Blend warmed-over Chomsky with dashes of Althusser and a pinch of Marx. Stir in some half-cooked network theory. Serve over a slab of post-Fordism. Voilà: you’ve got a lovely critique of imperialism, perfect for serving at a faculty lunch.
Hardt (Duke Univ.) and Negri (Univ. of Padua) follow up their Empire (not reviewed) with a presupposition that global politics is dominated not by a mere one or two powers (though, of course, the US is prominent) but by a network of advanced nation-states and their clients: the Empire, with a capital E. “Empire spreads globally its network of hierarchies and divisions that maintain order through new mechanisms of control and constant conflict,” they write. “Globalization, however, is also the creation of new circuits of cooperation and collaboration that stretch across nations and continents and allow an unlimited number of encounters.” These other circuits, they suggest, are the voice of the Multitude, an alternate network that holds the last best hope for democracy. “The conditions are emerging today,” Hardt and Negri hold, “that give the multitude the capacity of democratic decision-making and that thus make sovereignty unnecessary.” You may not want to hold your breath waiting for the state to wither away as the world’s masses get hip to the Internet. There are thickets of prose here to give you pause nonetheless: “What we really need are weapons that make no pretense to symmetry with the ruling military power but also break the tragic asymmetry of the many forms of contemporary violence that do not threaten the current order but merely replicate a strange new symmetry.” “Feminist struggles, antiracist struggles, and struggles of indigenous populations too are biopolitical in the sense that they immediately involve legal, cultural, political, and economic issues, indeed all facets of life.” “Numerous contemporary wars neither contribute to nor detract from the ruling global hierarchy, and thus Empire is indifferent to them.” And so on.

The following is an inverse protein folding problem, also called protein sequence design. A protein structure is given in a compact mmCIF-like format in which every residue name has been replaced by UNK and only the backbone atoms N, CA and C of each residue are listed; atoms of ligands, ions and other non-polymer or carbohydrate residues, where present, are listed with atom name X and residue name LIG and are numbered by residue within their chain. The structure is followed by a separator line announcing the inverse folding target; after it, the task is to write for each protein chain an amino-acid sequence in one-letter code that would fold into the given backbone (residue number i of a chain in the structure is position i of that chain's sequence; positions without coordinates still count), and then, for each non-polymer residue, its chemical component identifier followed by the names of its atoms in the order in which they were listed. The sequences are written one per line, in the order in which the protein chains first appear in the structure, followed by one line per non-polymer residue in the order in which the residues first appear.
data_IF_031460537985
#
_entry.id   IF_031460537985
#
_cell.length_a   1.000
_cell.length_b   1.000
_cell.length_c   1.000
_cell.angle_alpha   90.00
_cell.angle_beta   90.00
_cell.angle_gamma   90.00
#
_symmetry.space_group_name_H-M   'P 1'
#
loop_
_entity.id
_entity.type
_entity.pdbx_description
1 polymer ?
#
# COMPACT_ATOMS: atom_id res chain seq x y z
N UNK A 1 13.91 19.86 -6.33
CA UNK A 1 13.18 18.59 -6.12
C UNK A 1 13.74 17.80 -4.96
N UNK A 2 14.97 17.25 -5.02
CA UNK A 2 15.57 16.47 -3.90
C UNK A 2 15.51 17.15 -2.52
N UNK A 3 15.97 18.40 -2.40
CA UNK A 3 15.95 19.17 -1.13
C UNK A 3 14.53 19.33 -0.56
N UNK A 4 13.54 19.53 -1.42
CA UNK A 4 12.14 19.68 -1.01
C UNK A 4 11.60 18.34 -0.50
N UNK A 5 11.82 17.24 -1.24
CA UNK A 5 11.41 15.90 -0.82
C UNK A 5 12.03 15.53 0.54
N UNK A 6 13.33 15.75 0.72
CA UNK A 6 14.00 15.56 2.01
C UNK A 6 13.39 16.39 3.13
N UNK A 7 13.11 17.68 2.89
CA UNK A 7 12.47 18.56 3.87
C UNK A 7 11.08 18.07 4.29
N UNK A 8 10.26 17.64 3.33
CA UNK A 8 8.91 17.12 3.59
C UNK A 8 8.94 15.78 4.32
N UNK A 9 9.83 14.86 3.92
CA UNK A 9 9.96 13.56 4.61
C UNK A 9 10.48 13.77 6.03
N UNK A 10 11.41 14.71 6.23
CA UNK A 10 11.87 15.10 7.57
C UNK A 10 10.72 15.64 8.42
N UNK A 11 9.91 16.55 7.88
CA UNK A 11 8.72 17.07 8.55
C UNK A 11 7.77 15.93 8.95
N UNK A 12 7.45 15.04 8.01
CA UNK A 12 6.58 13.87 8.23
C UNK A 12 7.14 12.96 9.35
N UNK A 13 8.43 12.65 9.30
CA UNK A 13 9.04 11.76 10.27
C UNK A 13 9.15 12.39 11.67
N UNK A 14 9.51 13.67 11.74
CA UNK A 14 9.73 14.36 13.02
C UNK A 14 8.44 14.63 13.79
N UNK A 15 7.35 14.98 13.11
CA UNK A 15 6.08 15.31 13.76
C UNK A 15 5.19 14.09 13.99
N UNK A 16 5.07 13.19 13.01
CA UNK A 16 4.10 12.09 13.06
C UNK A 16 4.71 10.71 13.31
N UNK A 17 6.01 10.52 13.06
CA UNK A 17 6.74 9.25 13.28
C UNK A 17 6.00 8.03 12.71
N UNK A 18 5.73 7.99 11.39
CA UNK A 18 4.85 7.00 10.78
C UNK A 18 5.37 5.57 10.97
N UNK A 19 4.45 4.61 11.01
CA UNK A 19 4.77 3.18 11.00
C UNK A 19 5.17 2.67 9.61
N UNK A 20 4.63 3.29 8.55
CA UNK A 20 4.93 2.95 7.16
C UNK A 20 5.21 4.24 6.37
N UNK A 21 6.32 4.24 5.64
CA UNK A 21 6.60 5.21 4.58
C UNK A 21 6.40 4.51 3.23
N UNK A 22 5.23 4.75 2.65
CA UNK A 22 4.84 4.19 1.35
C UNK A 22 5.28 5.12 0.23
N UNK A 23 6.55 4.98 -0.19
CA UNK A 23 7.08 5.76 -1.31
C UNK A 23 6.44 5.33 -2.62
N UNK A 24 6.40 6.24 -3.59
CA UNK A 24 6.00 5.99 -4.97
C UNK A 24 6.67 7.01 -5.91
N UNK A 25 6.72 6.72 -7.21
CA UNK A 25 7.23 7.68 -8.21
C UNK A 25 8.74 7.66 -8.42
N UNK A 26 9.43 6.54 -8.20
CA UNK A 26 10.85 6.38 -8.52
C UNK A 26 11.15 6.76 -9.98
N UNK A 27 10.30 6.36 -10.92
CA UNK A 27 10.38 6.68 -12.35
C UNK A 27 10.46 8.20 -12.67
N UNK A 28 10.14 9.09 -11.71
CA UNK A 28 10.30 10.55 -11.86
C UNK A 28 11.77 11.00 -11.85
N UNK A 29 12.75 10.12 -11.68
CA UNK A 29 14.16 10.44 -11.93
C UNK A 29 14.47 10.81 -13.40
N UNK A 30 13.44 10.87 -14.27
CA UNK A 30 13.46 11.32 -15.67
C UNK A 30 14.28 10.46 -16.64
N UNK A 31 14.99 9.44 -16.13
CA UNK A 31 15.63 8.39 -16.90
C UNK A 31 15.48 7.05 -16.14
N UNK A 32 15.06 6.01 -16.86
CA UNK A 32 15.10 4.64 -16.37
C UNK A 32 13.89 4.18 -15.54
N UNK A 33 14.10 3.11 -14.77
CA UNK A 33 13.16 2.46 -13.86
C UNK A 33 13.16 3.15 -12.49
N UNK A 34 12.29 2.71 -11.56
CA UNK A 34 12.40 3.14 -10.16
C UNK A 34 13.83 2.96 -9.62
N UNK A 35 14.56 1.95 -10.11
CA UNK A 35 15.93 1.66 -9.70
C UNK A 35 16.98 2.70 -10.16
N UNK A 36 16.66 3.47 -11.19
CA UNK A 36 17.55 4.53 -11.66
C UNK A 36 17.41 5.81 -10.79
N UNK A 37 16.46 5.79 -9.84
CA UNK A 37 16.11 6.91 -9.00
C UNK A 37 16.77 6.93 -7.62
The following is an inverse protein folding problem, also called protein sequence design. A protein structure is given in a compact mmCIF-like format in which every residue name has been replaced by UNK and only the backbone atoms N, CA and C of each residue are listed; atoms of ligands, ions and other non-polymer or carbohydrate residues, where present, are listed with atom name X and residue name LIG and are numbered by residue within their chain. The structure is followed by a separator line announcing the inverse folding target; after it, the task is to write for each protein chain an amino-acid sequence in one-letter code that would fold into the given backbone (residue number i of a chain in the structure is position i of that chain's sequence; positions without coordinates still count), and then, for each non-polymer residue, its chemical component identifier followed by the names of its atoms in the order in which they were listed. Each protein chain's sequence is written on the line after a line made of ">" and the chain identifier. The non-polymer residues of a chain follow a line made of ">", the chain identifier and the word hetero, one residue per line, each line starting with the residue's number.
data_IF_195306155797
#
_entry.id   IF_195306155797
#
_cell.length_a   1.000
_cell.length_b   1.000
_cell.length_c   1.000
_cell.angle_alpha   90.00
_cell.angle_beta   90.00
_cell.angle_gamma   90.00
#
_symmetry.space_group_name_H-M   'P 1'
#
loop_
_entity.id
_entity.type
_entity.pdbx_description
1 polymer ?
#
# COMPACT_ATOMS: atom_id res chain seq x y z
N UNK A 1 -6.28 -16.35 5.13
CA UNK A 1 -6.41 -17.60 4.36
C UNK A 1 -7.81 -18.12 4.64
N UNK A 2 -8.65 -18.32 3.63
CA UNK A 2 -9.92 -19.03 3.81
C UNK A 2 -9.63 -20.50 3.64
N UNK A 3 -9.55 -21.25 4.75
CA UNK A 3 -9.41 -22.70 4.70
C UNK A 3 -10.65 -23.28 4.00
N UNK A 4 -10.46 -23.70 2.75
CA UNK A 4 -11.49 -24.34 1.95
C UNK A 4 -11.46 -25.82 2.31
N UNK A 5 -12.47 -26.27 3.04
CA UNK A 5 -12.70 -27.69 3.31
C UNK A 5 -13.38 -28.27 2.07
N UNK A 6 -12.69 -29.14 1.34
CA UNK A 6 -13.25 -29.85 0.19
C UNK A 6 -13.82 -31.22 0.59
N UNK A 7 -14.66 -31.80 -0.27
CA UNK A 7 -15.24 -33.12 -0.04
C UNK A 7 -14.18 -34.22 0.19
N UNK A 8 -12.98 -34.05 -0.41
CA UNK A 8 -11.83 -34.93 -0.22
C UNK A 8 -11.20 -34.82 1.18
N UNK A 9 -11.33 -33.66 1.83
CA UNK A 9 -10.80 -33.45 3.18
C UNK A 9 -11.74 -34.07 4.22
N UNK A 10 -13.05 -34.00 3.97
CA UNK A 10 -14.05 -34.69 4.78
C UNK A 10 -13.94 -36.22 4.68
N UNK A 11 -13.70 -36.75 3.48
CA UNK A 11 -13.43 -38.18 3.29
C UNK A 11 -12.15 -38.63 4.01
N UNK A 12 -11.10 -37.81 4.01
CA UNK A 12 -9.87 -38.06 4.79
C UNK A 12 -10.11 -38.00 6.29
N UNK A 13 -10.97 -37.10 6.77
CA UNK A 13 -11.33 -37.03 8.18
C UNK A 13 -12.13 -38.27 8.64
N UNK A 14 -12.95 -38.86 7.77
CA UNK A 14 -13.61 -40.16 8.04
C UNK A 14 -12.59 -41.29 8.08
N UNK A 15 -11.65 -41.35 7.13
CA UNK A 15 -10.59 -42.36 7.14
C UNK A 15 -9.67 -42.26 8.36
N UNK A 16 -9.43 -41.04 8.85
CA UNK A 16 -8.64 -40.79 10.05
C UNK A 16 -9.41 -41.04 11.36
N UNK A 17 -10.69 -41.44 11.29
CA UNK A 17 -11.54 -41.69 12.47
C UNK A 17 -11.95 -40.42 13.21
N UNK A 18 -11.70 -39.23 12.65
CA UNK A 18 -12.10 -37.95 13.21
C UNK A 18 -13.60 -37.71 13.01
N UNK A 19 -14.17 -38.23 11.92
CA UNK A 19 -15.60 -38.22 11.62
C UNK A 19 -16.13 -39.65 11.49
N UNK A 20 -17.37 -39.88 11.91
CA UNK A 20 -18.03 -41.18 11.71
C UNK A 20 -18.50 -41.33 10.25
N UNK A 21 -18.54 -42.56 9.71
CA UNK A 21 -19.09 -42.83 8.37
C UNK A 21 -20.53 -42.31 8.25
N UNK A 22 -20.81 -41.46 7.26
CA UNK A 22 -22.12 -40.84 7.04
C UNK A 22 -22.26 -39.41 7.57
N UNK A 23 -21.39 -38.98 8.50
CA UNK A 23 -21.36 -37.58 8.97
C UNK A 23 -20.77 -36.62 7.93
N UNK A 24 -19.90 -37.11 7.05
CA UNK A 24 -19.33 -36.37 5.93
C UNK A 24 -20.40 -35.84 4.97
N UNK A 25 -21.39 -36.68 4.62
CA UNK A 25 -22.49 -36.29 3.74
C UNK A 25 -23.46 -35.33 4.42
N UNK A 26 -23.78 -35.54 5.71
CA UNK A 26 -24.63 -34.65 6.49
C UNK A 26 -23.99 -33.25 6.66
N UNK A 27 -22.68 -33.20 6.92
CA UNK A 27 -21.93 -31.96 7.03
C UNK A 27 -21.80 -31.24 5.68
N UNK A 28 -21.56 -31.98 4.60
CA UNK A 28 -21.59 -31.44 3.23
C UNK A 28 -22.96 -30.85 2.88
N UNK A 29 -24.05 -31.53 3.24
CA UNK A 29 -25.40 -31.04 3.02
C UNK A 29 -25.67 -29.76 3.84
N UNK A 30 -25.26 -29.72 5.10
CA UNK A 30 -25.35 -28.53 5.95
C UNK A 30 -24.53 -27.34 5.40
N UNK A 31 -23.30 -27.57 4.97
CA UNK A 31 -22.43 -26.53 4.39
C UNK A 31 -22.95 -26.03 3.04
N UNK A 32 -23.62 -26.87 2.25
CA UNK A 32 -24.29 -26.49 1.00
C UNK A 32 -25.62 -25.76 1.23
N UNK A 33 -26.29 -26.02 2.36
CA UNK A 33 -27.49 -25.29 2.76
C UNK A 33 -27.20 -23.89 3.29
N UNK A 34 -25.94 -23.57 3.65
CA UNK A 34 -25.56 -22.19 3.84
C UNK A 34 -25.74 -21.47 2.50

Just the thing for those who want their earthly salvation served up by postmodern social scientists. For the rest of us, thank the heavens, we’ve got Gore Vidal.